In the Press
Friday, January 22, 2021Fixing Trump’s damage to government will take more than executive orders — A Commentary by Cristina Rodríguez The Washington Post
Friday, January 22, 2021Texas Files Lawsuit Over Biden’s Deportation Pause The Wall Street Journal
Friday, January 22, 2021A hidden feature of Biden’s first big moves: Major outreach to Trump country The Washington Post
Thursday, January 21, 2021A new way to increase economic opportunity for more Americans — A Commentary by Zachary Liscow ’15 and Abigail Pershing ’20 The Hill
Wednesday, October 16, 2019
Professor Paul Kahn Reconceptualizes the Nature of Legal Order
In his new book, Origins of Order: Project and System in the American Legal Imagination, Robert W. Winner Professor of Law and the Humanities Paul W. Kahn ’80 examines how two different concepts of order — project and order — shape the American social imagination.
In a project, order is the result of an intentional act; in a system, order is immanent. In the former, order is constructed according to a plan or idea; in the latter, order is discovered in the world. These competing perspectives echo the great theological debates of the medieval era about the nature of God’s relationship to the world. Is the order of the world to be accounted for by God’s intention or does the world display an immanent order of reason? By 1776, these concepts of project and system were being applied to social phenomena. That was the year of the Declaration of Independence, which declared politics to be a project of the people. It was also the year of Adam Smith’s Wealth of Nations, which described the economy as a system following an immanent order that was the result of no one’s intention. From then on, scholars and judges have been arguing whether society should be approached as project or system.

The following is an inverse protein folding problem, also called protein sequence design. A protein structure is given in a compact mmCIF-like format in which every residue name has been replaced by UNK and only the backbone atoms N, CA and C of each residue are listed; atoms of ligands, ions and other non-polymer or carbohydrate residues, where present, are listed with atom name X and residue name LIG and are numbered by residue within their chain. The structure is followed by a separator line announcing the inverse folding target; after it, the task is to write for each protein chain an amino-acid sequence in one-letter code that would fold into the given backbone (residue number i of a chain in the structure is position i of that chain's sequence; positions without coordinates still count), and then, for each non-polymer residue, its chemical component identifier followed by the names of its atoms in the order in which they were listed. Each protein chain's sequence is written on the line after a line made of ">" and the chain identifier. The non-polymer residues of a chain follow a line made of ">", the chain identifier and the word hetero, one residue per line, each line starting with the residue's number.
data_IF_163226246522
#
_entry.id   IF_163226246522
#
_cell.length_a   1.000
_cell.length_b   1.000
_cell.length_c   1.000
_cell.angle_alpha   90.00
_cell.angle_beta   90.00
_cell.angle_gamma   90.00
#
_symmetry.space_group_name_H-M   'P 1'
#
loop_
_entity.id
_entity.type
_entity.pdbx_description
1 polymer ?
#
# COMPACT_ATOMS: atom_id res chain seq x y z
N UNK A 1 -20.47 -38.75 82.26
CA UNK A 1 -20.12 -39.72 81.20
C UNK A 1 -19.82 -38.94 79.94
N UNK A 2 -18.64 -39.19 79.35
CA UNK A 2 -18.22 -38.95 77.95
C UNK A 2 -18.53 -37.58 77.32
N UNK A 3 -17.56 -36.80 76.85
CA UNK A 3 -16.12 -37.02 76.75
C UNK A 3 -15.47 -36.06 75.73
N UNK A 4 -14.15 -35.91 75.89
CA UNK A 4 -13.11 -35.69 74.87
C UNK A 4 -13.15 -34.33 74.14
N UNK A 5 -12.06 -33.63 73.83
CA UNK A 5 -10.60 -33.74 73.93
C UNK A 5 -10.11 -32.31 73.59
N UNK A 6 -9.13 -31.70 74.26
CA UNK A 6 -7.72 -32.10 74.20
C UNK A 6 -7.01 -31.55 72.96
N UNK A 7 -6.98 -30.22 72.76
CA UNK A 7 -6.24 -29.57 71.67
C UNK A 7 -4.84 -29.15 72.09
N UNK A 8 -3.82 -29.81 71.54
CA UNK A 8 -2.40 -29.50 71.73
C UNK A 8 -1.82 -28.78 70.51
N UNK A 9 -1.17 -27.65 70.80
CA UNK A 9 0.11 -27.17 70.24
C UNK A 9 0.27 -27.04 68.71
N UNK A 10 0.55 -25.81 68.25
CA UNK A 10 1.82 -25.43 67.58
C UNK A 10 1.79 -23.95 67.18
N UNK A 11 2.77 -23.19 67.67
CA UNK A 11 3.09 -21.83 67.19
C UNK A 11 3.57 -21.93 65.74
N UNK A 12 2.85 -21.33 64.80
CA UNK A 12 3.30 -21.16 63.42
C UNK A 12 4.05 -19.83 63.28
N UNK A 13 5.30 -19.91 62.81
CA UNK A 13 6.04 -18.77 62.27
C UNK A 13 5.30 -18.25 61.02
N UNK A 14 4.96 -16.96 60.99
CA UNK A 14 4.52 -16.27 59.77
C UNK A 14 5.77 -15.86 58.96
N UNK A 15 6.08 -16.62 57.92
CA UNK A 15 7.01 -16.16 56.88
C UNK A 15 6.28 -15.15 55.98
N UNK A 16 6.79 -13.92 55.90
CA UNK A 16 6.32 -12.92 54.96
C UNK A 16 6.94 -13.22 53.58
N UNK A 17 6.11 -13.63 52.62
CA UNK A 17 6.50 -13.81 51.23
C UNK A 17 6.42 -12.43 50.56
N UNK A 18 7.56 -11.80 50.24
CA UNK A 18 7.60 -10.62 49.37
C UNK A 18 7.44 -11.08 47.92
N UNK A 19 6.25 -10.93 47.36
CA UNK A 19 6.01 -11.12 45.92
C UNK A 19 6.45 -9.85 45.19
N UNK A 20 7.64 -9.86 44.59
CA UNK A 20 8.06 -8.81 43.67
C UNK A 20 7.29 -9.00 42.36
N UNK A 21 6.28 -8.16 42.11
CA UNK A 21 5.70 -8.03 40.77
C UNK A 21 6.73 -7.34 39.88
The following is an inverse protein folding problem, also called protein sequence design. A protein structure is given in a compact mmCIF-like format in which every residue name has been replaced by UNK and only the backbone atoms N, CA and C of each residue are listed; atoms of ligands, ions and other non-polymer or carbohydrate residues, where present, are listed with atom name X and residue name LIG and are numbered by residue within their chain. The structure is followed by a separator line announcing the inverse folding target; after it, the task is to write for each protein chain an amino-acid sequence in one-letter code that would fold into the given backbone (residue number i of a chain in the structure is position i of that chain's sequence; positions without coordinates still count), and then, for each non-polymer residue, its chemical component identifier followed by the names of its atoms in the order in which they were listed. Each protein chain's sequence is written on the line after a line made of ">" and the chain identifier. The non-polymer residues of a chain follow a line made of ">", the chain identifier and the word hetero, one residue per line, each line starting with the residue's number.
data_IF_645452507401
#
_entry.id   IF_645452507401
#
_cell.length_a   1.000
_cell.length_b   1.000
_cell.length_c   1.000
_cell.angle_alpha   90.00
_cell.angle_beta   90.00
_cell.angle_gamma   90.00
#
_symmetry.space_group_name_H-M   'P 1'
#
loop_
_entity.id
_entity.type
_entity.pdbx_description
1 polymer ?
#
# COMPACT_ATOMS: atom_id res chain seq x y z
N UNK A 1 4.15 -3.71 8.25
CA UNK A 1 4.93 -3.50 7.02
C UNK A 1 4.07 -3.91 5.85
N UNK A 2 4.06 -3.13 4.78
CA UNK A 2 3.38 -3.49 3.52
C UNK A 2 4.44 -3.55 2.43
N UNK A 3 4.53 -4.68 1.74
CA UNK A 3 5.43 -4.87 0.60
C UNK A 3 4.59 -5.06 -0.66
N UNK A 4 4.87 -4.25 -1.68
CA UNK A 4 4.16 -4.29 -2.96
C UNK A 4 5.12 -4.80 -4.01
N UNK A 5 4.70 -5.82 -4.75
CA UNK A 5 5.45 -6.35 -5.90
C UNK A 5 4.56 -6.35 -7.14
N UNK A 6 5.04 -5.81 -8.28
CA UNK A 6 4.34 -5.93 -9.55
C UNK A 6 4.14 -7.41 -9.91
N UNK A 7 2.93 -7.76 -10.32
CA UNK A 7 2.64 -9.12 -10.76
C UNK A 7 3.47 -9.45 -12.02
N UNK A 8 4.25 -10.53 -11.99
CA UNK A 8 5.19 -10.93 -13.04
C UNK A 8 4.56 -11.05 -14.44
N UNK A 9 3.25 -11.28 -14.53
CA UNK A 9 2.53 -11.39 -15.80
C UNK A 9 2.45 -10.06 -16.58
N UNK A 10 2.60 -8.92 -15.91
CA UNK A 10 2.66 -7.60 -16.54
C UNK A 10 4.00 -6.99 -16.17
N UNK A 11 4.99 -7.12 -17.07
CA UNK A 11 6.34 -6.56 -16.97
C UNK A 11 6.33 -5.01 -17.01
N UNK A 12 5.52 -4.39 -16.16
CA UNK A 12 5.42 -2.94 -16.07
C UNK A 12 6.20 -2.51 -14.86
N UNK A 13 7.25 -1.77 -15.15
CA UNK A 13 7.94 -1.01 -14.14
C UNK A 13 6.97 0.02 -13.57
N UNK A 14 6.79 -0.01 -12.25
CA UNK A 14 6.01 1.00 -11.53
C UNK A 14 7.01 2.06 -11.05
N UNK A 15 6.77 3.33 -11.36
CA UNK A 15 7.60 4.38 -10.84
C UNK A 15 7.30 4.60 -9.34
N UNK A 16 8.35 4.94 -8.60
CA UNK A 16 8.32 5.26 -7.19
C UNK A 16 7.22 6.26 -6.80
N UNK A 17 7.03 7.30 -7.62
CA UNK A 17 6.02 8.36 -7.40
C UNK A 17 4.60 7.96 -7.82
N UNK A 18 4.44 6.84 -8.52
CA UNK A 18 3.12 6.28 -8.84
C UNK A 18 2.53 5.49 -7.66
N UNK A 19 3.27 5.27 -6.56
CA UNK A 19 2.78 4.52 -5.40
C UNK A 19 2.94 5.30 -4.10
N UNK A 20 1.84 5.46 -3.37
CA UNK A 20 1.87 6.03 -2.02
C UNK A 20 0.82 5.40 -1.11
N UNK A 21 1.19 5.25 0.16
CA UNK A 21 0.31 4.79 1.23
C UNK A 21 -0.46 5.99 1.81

Kahn uses these two concepts to explore the American legal tradition. He shows that the revolutionary tradition of project carries forward in America law through the middle of the 19th century. The concept of project provides an organizing idea for the emerging constitutionalism and the practice of judicial review. Around the time of the Civil War, however, the concept of system becomes the organizing principle of the legal order. The written constitution – the product of a project – is displaced from attention by the “unwritten constitution,” which is the spontaneous order that develops as the law of a free people. “System informs the growth of the social sciences and animates the birth of the new American law school under Christopher Langdell at Harvard,” Kahn said. “By the end of the century, we lose the idea that the Revolutionary project represented a break with British law, as constitutionalism and common law converge as similar systems.”
Kahn’s philosophical inquiry into project and system suggests a range of continuing investigations into contemporary legal issues, including the nature of international law, the reasons for jurisprudential disagreement, the nature of criminal responsibility, the competition between interpretive approaches, and the grounds of the regulatory state. Kahn is pursuing many of these subjects through collaborations with young scholars throughout the world.
Paul Kahn teaches in the areas of constitutional law and theory, international law, cultural theory, and philosophy. Before coming to Yale in 1985, he clerked for Justice White in the United States Supreme Court and practiced law in Washington, D.C., during which time he was on the legal team representing Nicaragua before the International Court of Justice. He is the author of Legitimacy and History: Self-Government in American Constitutional Theory; The Reign of Law: Marbury v. Madison and the Construction of America; The Cultural Study of Law: Reconstructing Legal Scholarship; Law and Love: The Trials of King Lear; Putting Liberalism in its Place; Out of Eden: Adam and Eve and the Problem of Evil; Sacred Violence: Torture, Terror, Sovereignty; Finding Ourselves at the Movies: Philosophy for a New Generation; Political Theology: Four New Chapters on the Concept of Sovereignty; and Making the Case: The Art of the Judicial Opinion.